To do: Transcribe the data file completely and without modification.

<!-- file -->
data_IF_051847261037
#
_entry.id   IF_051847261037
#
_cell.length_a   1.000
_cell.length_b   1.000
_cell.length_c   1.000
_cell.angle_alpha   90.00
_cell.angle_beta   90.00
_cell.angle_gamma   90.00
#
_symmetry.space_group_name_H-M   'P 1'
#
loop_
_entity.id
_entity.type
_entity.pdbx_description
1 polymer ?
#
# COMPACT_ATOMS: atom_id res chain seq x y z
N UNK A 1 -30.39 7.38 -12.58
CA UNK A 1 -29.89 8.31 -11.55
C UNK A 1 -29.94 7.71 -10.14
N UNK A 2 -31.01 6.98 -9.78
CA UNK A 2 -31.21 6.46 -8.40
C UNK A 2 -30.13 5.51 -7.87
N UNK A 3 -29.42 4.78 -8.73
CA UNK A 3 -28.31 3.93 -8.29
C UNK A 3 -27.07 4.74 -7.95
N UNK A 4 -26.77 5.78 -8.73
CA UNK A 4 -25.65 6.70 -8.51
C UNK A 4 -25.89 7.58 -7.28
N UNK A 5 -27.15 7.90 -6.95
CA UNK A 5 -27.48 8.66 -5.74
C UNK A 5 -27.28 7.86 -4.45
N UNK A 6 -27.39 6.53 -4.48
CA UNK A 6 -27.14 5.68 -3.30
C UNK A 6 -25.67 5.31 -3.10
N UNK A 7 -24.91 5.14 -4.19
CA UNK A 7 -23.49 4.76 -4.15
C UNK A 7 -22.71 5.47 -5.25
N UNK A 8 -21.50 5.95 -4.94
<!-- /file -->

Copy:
data_IF_051847261037
#
_entry.id   IF_051847261037
#
_cell.length_a   1.000
_cell.length_b   1.000
_cell.length_c   1.000
_cell.angle_alpha   90.00
_cell.angle_beta   90.00
_cell.angle_gamma   90.00
#
_symmetry.space_group_name_H-M   'P 1'
#
loop_
_entity.id
_entity.type
_entity.pdbx_description
1 polymer ?
#
# COMPACT_ATOMS: atom_id res chain seq x y z
N UNK A 1 -30.39 7.38 -12.58
CA UNK A 1 -29.89 8.31 -11.55
C UNK A 1 -29.94 7.71 -10.14
N UNK A 2 -31.01 6.98 -9.78
CA UNK A 2 -31.21 6.46 -8.40
C UNK A 2 -30.13 5.51 -7.87
N UNK A 3 -29.42 4.78 -8.73
CA UNK A 3 -28.31 3.93 -8.29
C UNK A 3 -27.07 4.74 -7.95
N UNK A 4 -26.77 5.78 -8.73
CA UNK A 4 -25.65 6.70 -8.51
C UNK A 4 -25.89 7.58 -7.28
N UNK A 5 -27.15 7.90 -6.95
CA UNK A 5 -27.48 8.66 -5.74
C UNK A 5 -27.28 7.86 -4.45
N UNK A 6 -27.39 6.53 -4.48
CA UNK A 6 -27.14 5.68 -3.30
C UNK A 6 -25.67 5.31 -3.10
N UNK A 7 -24.91 5.14 -4.19
CA UNK A 7 -23.49 4.76 -4.15
C UNK A 7 -22.71 5.47 -5.25
N UNK A 8 -21.50 5.95 -4.94